Mimsy Were the Borogoves

Food: Recipes, cookbook reviews, food notes, and restaurant reviews. Unless otherwise noted, I have personally tried each recipe that gets its own page, but not necessarily recipes listed as part of a cookbook review.

Mimsy Review: The Art of Syrian Cookery

Reviewed by Jerry Stratton, March 3, 2016

Arabic cooking is like Arabic dancing—vivid, exotic, enchanting. Seasoned with herbs and spices, moistened with olive oil and butter, rolled in cabbage and grape leaves, food no longer merely abates hunger but becomes a picture of fragrance and charm to satisfy sight, smell, and taste.

Lots of eggplant, sweets, and mahleb. This is a very good cookbook.

AuthorHelen Corey
Length186 pages
Book Rating6

This 1962 book is subtitled “A Culinary Trip to the Land of Bible History—Syria and Lebanon”. The author, Helen Corey, is a member of the Syrian Antiochian Orthodox Church in the United States. The cookbook contains a letter of recommendation from then-Archbishop Antony Bashir of Brooklyn. The recipes are from Corey’s mother, who came from Syria and ended up in Ohio. As such, they are relatively easy to find ingredients for.

There are a lot of good recipes for eggplant in here, and that’s initially the reason I bought it. It’s hard to have enough eggplant options. Some of them are easy to make. The first recipe I made from this book was an eggplant stew with just eggplant, onion, tomato, and chicken. The recipe calls for lamb, but even with the chicken substitution it was very good. I also used the crockpot to start this recipe before going to Mass—it was a great crockpot recipe.

There are a lot of lamb recipes here, and a lot of yogurt recipes. One of my bookmarked recipes is an interesting batinjan infasakh eggplant with yogurt recipe that is basically just eggplant, olive oil, yogurt, and garlic. The khyar mi laban that I’ve reproduced here is another one I’m looking forward to.

The hardest ingredient for me to find has been crushed black cherry pit, or mahleb. You may find it spelled in various ways, such as mahlab, which is how I found it at the local Indo-Pack “Supermarket”. It seems a bit rare—I had to ask about it; the clerk initially didn’t think they had any (or even know what it was) but he found it in both powdered and seed form behind the counter.1

If you don’t find it right away, keep looking. It turns the Ka’ick into an amazing and unique bread. Note that I think there’s a typo in the recipe, however, as when I first made it it was mostly mush. It calls for one quart of milk; I suspect that it really needs one cup of milk.2 There’s a black-and-white photo of what the bread is supposed to look like, and I could be wrong, but I don’t think it’s possible for that recipe to produce that bread. But once fixed, this is an amazing sandwich bread as well as flat bread.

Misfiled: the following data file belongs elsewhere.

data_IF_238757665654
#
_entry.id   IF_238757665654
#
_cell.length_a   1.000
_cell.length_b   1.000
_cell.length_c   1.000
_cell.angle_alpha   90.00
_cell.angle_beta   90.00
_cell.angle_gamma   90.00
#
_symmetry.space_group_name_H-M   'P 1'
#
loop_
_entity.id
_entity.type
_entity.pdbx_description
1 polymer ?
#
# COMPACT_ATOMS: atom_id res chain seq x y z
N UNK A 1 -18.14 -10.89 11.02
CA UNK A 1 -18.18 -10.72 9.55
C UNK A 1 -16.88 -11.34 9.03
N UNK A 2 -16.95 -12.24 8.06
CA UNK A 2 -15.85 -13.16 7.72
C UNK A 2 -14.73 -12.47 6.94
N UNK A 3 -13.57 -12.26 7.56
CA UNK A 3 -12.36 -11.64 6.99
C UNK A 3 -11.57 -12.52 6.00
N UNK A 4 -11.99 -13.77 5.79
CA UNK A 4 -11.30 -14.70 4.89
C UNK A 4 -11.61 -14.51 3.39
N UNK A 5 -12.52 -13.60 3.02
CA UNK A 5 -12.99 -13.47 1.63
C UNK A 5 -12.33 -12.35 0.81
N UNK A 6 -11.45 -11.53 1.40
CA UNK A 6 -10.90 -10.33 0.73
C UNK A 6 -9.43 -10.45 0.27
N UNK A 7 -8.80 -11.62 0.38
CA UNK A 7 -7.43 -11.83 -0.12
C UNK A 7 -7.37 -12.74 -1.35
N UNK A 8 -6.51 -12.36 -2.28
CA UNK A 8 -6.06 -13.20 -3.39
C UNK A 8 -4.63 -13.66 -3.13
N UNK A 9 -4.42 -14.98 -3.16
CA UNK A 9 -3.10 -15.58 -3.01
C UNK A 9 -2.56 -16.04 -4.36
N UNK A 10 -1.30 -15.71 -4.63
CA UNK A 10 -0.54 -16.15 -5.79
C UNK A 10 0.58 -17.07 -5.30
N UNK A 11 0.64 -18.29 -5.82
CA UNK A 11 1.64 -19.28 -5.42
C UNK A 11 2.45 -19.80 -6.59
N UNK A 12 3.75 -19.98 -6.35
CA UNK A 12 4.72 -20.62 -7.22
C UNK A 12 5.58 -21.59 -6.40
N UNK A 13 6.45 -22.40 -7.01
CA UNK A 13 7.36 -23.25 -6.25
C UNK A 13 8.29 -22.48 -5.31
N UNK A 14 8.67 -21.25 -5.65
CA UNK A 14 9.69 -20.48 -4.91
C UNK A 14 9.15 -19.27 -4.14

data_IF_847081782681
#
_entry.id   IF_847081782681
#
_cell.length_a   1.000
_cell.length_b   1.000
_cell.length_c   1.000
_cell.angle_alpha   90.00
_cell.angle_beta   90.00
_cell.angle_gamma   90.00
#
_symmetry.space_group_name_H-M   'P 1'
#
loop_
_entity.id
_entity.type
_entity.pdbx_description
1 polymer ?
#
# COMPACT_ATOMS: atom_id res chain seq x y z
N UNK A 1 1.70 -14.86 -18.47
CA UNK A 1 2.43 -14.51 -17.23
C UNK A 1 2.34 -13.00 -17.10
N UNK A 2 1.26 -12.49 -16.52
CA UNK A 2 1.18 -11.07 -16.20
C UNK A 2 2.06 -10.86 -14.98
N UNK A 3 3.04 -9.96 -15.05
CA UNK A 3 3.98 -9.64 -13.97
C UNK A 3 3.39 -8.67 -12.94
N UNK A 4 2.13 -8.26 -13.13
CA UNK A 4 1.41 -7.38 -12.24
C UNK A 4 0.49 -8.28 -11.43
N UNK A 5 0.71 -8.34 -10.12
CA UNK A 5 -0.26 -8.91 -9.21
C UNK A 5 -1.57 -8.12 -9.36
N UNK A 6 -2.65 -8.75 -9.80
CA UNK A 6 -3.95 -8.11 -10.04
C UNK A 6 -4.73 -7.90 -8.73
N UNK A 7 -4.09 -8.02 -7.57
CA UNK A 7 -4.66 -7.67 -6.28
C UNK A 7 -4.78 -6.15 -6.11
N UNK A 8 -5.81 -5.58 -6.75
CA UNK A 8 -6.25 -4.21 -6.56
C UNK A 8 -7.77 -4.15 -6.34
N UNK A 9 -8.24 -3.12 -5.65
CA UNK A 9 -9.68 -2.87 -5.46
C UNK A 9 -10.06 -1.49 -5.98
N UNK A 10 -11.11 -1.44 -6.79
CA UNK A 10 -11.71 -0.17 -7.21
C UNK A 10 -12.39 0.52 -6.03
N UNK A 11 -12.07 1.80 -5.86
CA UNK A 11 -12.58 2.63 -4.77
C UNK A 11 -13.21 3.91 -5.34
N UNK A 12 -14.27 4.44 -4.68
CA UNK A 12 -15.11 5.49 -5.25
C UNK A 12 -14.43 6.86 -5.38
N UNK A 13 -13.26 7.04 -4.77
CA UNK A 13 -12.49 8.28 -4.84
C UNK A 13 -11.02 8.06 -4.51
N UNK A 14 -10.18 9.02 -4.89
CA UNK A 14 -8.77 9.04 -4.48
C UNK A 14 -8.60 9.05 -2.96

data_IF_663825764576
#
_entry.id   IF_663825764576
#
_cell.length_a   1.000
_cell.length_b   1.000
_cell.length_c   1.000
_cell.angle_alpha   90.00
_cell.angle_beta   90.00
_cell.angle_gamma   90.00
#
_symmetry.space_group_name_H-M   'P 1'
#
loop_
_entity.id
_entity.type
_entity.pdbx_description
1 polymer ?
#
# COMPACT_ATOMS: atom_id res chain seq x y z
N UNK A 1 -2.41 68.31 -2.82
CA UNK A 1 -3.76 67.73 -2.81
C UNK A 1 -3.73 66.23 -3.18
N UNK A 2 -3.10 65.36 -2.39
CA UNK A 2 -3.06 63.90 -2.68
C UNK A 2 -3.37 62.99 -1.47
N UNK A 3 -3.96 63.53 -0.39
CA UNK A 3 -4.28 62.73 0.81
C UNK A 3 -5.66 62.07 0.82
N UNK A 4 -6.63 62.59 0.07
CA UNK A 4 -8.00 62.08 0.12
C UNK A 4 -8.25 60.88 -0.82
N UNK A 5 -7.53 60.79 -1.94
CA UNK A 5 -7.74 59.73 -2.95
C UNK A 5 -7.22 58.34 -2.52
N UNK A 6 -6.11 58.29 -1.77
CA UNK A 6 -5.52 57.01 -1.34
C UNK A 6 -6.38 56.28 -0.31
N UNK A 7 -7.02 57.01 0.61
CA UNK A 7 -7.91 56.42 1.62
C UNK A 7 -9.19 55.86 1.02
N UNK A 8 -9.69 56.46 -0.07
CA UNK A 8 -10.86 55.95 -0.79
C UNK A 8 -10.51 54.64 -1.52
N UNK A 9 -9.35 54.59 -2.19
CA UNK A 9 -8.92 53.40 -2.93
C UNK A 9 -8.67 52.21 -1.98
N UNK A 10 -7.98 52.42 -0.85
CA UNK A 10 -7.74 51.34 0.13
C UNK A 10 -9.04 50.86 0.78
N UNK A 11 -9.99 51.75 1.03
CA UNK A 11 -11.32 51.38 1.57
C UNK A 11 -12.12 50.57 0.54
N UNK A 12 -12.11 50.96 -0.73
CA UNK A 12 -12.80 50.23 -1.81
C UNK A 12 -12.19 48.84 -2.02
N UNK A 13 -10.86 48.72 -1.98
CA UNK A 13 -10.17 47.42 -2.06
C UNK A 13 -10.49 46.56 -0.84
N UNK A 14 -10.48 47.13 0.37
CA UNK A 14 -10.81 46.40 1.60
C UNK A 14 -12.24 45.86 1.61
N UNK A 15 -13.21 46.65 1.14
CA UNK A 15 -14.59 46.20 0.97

The photographs are all black-and-white, and more interesting than useful. It’s difficult to use black-and-white photos to help guide the cooking process. Otherwise, the production quality is nice, and there’s a very quaint map of the “Lands of the Eastern Mediterranean” on the inside front and back cover.

There are also a lot of sweets that sound interesting, such as sesame pastry, syruped eggplant, candied figs, and watermelon preserves. I’m looking forward to making some simple gribee butter cookies and some roz eb haleeb rice custard.

Overall, if you happen to see The Art of Syrian Cookery, I’d recommend taking a look at it. This is a very nice cookbook from a unique time in the history of the region.

Cucumber-Yogurt Salad

  • 1 large cucumber,
  • 1 clove garlic,
  • ½ teaspoon salt,
  • 1 quart yogurt,
  • 1 tablespoon dried mint.
  1. Peel and dice cucumber.
  2. Mash garlic with salt and add to yogurt.
  3. Add diced cucumber.
  4. Garnish with dried mint.
  1. I chose the seed form, because in theory the flavor should last longer.

  2. I’ve been working on a bread machine version, which I’ll make available here when it’s ready. The first attempt, made directly from the recipe, was far too dense! One of the disadvantages of using a bread-maker is that it’s easier to recognize a recipe’s typo when you’re kneading the dough by hand.

The Art of Syrian Cookery

Helen Corey

My cost: $2.50

Recommendation: Recommended

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